Today, we are starting a Le Creuset Mug offer of buy 3 mugs and get a fourth one free. This applies to all four of the Le Creuset mug sizes and in all colours. You can mix and match both colours and sizes, and you’ll get the cheapest one free.

1.     Grand Mug 400ml £20.00 each - £60.00 for 4

2.     Mug 350ml £15.00 each - £45.00 for 4

3.     Mug Cappuccino 200ml £14.50 - £43.50 for 4

4.     Mug Espresso 100ml £14.00 - £42.00 for 4


Shop All Le Creuset Mugs


Mikasa Mugs

And whilst on the subject of mugs, some time ago we introduced a range of well priced fine china mugs from my chums at Kitchencraft.

They are individually boxed (so good for teacher presents maybe at this time of year) in a range of designs, some of which I like and some of which are not my taste….but they may be yours😀.

I shall try to resist being cruel about the naff designs (ones that aren’t my taste) and instead mention only three that I thought were particularly attractive. So, there’s one called Pawfect (Cats paw print in a subtle shade of grey) which despite its name, is very pleasant design. Another that has an image of the archetypal Volkswagen camper van on it…rather nice really. Another with bicycles and yet another called ‘Monsieur’ with a French male face, complete with handlebar moustache. Not entirely sure what I think of him but, he has a certain charm.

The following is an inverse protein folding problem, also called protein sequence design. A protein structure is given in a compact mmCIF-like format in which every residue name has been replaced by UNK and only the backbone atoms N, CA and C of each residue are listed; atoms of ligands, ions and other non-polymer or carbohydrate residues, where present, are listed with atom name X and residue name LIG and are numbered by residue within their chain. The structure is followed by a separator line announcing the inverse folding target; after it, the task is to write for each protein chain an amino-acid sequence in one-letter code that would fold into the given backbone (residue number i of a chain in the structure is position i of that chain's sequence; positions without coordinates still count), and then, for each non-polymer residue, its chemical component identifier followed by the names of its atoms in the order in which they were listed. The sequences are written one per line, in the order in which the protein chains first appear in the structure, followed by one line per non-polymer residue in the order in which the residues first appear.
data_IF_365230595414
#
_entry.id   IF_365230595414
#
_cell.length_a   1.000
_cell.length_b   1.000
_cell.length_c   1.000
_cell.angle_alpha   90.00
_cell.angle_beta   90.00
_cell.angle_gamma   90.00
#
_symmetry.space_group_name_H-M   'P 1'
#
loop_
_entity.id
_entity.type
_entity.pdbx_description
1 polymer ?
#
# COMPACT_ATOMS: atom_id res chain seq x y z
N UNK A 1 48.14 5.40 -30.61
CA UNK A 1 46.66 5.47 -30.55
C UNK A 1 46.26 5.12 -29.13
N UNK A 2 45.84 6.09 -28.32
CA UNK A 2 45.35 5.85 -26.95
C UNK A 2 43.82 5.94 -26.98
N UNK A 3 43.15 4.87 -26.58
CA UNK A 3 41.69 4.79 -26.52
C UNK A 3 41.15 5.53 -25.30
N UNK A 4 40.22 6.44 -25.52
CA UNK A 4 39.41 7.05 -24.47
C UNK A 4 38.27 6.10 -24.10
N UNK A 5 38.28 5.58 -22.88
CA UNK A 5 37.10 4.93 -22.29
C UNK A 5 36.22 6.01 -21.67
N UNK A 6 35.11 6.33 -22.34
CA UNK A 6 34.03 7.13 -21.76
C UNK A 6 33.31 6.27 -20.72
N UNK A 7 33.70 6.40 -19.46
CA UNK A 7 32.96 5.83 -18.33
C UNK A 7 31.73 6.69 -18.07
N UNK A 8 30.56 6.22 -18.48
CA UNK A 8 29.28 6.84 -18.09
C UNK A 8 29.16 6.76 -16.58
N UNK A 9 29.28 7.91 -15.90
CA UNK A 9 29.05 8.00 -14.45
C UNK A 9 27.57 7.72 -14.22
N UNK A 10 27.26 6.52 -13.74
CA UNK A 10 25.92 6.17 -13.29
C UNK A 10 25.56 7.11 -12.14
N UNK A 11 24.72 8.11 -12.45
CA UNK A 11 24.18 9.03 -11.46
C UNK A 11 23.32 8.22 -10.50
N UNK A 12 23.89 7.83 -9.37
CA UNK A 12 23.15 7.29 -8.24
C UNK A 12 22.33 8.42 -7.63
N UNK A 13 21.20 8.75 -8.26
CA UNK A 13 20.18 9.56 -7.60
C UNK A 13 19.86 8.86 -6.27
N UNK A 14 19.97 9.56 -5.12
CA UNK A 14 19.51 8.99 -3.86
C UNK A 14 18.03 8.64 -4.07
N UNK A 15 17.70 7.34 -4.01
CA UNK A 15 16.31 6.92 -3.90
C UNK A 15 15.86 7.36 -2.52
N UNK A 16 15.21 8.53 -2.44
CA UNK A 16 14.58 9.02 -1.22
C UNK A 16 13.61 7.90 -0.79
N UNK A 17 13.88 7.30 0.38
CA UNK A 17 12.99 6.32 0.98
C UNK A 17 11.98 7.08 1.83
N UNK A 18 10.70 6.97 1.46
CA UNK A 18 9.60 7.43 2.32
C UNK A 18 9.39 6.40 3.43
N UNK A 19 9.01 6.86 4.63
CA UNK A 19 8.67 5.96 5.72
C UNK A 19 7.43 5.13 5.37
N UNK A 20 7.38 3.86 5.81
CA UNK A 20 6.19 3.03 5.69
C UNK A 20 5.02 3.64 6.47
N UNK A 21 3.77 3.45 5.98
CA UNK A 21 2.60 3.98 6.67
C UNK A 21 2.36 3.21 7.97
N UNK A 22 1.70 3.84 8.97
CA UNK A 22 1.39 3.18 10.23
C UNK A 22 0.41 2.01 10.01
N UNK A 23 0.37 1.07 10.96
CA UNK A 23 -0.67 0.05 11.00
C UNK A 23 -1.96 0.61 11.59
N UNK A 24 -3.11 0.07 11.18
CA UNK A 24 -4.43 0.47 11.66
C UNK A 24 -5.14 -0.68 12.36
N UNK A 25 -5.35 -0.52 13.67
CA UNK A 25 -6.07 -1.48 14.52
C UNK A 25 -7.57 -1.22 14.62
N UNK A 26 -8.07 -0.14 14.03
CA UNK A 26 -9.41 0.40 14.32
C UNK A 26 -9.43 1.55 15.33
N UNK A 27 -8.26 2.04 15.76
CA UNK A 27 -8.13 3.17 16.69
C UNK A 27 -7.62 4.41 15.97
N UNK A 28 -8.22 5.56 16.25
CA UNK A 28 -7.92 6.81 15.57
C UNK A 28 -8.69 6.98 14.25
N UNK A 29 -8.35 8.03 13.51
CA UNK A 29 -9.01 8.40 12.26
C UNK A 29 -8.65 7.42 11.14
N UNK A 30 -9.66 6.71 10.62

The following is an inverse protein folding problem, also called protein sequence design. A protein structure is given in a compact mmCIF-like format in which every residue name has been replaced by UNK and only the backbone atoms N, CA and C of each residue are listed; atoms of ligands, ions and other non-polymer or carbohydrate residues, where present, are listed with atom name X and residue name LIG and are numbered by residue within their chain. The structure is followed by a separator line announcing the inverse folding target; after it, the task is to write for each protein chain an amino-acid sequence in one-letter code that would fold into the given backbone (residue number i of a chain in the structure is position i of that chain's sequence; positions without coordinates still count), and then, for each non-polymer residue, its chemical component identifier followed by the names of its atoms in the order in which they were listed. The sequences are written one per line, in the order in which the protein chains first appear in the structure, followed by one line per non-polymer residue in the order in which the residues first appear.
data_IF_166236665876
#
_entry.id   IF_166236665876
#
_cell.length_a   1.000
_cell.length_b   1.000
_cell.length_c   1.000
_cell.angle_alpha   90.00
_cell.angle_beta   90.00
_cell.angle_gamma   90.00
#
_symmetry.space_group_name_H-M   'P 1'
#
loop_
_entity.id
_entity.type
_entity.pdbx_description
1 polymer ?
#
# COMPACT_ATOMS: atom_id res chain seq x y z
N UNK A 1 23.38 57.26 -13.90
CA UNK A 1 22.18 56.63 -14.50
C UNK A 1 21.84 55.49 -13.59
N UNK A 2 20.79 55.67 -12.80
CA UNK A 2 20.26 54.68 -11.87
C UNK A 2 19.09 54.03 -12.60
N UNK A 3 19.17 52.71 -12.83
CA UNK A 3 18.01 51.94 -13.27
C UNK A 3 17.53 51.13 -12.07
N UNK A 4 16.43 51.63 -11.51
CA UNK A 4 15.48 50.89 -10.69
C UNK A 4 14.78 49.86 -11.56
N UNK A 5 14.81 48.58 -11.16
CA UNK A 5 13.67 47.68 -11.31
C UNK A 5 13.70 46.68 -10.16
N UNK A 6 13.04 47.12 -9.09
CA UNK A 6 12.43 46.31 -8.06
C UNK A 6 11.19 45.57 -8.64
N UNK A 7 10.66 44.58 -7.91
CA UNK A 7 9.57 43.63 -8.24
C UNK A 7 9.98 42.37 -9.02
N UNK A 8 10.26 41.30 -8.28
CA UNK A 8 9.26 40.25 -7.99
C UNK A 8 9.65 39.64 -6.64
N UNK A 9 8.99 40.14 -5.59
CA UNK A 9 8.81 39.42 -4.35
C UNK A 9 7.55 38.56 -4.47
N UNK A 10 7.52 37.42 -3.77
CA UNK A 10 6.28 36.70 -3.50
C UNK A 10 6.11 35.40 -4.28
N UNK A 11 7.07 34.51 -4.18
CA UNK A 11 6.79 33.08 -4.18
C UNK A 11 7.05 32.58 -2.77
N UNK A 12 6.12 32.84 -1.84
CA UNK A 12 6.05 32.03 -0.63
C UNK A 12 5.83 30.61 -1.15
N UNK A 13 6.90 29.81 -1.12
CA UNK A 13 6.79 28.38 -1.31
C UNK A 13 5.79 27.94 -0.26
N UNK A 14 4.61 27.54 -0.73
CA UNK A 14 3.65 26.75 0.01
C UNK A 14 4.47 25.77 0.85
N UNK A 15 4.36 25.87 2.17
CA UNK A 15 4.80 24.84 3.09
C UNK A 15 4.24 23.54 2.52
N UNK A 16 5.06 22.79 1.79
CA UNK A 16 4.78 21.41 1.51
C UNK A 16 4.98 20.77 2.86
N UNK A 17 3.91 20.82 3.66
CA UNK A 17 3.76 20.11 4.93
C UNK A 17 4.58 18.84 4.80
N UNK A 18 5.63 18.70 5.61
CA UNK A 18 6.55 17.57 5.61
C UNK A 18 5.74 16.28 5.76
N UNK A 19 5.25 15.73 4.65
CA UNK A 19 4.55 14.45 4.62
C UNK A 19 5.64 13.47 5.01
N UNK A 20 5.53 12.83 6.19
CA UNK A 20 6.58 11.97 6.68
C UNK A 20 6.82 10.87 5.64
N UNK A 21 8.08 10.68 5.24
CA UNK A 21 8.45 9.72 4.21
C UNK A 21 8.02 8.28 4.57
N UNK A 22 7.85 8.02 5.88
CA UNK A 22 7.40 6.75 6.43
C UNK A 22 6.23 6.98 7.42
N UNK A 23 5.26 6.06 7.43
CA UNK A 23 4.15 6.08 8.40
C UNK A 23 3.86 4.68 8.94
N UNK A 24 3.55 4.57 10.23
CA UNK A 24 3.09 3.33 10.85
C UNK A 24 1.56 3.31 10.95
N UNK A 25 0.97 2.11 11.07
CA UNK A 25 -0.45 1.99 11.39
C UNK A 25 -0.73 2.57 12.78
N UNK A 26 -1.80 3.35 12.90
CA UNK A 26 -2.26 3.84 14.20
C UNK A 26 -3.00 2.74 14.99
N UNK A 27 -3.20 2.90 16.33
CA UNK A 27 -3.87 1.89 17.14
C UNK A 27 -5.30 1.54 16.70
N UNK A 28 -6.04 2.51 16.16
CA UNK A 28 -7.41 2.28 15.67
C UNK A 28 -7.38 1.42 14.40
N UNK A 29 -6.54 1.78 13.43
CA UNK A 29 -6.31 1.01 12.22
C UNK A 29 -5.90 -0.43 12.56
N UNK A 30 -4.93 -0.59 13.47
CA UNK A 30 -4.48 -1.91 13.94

And, in checking my maths, I find I can’t count. Luckily, I have an accountant who can!

Buy two for £13.00, which is more than 25% Off.

Tell us who you are if coming into the shops or use code MIKASA24 if you are shopping online.


Shop All Mikasa Mugs


That’s about it for this week.

I’ll leave the last word to Ernest Benn, who was cynically quoted as saying

“Politics is the art of looking for trouble, finding it, whether it exists or not, diagnosing it incorrectly, and applying the wrong remedies.” 

I’m not generally fond of cynics, but this brought a smile to my face, along with the concern that there may actually be some truth it.

I hope you have a pleasant and peaceful weekend.

Warm regards


Andrew Bluett-Duncan